Projects such as this demonstrate the importance of Canadian agricultural policy framework programs and make a vital contribution to the advancement of the Canadian agriculture sector.
Ag research goes digital
Generally the happier we are at work, the more productive we are. Research undertaken by the Dairy Farmers of Canada (DFC) and four Canadian universities, is helping to better understand the conditions necessary to optimize dairy cow comfort, which can help improve cattle productivity.
Thanks to funding under the Growing Forward 2, AgriInnovation Program, producers can access an online Animal Comfort Tool to assess how closely their farm is meeting the Code of Practice for the Care and Handling of Dairy Cattle. This tool helps them target areas for improvement such as stall cleanliness and dampness. It also includes checklists, visual guides, measures and expert-level tips.
Along with the online tool, research findings on the factors that influence cow comfort and longevity were used as the basis for a series of industry-led cow comfort webinars.
Currently, more research is being done to quantify the economic benefits of good cow comfort practices. Results have shown increased milk production and the reduced risk of lameness, thereby strengthening the case for increased cow comfort.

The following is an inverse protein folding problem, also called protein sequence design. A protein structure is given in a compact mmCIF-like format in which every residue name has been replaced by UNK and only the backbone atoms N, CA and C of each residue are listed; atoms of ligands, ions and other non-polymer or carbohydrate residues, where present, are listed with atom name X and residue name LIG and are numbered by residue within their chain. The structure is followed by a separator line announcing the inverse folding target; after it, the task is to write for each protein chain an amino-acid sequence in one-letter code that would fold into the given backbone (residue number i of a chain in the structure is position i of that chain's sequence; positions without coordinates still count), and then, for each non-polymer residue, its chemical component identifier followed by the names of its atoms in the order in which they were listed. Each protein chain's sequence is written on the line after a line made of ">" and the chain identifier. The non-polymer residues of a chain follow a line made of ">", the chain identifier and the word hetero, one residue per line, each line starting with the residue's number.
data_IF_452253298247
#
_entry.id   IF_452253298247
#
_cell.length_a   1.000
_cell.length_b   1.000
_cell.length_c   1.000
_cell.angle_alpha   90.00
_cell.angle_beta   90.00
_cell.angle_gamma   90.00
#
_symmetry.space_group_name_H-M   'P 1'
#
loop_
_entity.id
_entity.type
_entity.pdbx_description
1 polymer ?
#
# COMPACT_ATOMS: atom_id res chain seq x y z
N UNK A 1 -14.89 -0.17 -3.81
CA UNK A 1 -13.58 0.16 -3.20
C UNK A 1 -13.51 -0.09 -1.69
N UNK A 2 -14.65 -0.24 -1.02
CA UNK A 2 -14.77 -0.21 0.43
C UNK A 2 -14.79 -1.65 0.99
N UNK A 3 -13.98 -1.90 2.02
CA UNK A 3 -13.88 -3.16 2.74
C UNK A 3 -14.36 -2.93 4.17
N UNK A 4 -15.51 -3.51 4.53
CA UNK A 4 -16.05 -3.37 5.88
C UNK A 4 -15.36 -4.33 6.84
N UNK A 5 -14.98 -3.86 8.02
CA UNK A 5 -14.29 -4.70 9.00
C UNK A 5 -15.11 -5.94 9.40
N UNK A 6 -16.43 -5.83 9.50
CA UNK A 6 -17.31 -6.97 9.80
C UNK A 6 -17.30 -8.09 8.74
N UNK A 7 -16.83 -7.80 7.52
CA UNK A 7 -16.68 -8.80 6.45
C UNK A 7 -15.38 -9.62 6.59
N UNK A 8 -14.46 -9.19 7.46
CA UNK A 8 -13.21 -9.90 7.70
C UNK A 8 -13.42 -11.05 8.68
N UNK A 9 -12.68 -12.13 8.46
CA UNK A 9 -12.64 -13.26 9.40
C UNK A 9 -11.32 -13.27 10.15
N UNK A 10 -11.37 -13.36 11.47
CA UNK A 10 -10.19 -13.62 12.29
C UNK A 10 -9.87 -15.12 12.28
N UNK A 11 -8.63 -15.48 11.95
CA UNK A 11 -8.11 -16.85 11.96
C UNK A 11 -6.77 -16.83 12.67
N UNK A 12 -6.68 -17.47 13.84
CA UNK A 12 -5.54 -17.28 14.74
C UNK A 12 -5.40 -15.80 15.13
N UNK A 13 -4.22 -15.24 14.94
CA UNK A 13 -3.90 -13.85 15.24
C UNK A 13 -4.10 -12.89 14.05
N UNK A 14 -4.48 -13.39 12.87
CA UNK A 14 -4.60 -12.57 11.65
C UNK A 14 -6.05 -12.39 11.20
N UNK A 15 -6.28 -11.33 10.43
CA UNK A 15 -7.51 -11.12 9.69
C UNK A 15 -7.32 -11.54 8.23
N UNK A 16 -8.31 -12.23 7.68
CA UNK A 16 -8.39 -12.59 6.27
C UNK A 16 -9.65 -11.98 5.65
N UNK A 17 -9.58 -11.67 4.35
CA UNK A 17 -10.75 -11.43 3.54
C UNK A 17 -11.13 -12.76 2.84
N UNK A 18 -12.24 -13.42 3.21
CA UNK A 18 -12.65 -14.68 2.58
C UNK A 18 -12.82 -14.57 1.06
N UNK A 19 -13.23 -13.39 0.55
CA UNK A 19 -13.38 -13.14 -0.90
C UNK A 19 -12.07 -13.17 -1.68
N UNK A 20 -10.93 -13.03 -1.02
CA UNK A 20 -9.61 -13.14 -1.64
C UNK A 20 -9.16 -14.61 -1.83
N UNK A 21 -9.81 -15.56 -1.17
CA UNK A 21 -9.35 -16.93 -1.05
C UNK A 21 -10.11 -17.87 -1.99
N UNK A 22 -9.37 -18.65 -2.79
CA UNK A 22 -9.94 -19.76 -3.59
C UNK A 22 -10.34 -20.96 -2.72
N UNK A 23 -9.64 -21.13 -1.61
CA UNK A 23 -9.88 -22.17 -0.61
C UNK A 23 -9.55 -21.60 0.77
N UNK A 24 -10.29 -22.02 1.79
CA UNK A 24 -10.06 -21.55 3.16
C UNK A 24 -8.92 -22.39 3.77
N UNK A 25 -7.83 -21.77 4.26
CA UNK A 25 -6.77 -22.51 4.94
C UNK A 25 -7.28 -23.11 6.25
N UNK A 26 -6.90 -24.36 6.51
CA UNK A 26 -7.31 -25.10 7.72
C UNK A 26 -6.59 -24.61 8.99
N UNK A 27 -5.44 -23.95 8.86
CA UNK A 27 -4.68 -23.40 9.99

David Wiens, Vice President of the DFC, agrees. "Animal care is essential and integral on every dairy farm. It is core to DFC's activities, linking research to practical application."
The new online tool has been well received: of the 210 dairy farms surveyed, over 90 per cent found the tool effective in assessing cow comfort and helping them decide how they would improve their operation.
The AgriInnovation Program invests in targeted research, development and adoption/commercialization activities that bring innovation to the sector and to market.
Find out more about how dairy cows can benefit from improved conditions in this short video: Investing in Agriculture: Dairy Cow Comfort.
Putting waste to good use in the agriculture sector
The AgriInnovation Program invests in targeted research, development and commercialization activities that bring innovation to the sector and to market.
Since 2013, BioLiNE has been working to develop an innovative process to extract plant nutrients from mushroom waste and turn them into nutrient rich fertilizers. The remaining fibre can be processed into nutrient rich organic fertilizers.
Mushrooms typically get their nutrients from compost - but once they have been harvested, the leftover soil-like material is discarded as waste. Thanks in part to funding under the Growing Forward 2, AgriInnovation Program, BioLiNE Corporation, a Canadian technology development company, has found a way to put this waste to good use.